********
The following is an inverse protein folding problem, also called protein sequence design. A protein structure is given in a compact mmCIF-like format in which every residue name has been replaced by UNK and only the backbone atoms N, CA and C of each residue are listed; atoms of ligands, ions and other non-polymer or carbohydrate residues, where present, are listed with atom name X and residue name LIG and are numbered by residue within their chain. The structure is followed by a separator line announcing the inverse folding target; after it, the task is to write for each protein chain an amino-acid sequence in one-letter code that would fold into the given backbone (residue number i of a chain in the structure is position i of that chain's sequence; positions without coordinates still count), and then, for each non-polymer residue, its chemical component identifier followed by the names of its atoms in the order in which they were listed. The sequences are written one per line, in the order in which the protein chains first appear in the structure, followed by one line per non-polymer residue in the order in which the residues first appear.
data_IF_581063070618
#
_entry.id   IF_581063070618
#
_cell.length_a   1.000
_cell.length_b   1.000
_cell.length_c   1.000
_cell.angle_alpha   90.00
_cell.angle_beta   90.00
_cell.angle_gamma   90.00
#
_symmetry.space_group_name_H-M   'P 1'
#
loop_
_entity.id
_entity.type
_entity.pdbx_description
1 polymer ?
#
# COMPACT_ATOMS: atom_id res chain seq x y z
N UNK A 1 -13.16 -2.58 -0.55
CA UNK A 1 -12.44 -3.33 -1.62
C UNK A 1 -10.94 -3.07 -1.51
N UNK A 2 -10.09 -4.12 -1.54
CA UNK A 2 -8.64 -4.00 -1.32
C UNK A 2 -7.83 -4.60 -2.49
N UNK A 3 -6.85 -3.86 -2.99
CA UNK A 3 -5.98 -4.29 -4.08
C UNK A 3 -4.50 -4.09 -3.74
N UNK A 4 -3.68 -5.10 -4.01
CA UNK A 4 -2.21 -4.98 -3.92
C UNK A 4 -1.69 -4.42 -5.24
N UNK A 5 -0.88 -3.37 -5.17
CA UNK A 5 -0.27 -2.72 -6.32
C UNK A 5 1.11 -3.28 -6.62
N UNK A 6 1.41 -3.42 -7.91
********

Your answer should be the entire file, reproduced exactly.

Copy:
The following is an inverse protein folding problem, also called protein sequence design. A protein structure is given in a compact mmCIF-like format in which every residue name has been replaced by UNK and only the backbone atoms N, CA and C of each residue are listed; atoms of ligands, ions and other non-polymer or carbohydrate residues, where present, are listed with atom name X and residue name LIG and are numbered by residue within their chain. The structure is followed by a separator line announcing the inverse folding target; after it, the task is to write for each protein chain an amino-acid sequence in one-letter code that would fold into the given backbone (residue number i of a chain in the structure is position i of that chain's sequence; positions without coordinates still count), and then, for each non-polymer residue, its chemical component identifier followed by the names of its atoms in the order in which they were listed. The sequences are written one per line, in the order in which the protein chains first appear in the structure, followed by one line per non-polymer residue in the order in which the residues first appear.
data_IF_581063070618
#
_entry.id   IF_581063070618
#
_cell.length_a   1.000
_cell.length_b   1.000
_cell.length_c   1.000
_cell.angle_alpha   90.00
_cell.angle_beta   90.00
_cell.angle_gamma   90.00
#
_symmetry.space_group_name_H-M   'P 1'
#
loop_
_entity.id
_entity.type
_entity.pdbx_description
1 polymer ?
#
# COMPACT_ATOMS: atom_id res chain seq x y z
N UNK A 1 -13.16 -2.58 -0.55
CA UNK A 1 -12.44 -3.33 -1.62
C UNK A 1 -10.94 -3.07 -1.51
N UNK A 2 -10.09 -4.12 -1.54
CA UNK A 2 -8.64 -4.00 -1.32
C UNK A 2 -7.83 -4.60 -2.49
N UNK A 3 -6.85 -3.86 -2.99
CA UNK A 3 -5.98 -4.29 -4.08
C UNK A 3 -4.50 -4.09 -3.74
N UNK A 4 -3.68 -5.10 -4.01
CA UNK A 4 -2.21 -4.98 -3.92
C UNK A 4 -1.69 -4.42 -5.24
N UNK A 5 -0.88 -3.37 -5.17
CA UNK A 5 -0.27 -2.72 -6.32
C UNK A 5 1.11 -3.28 -6.62
N UNK A 6 1.41 -3.42 -7.91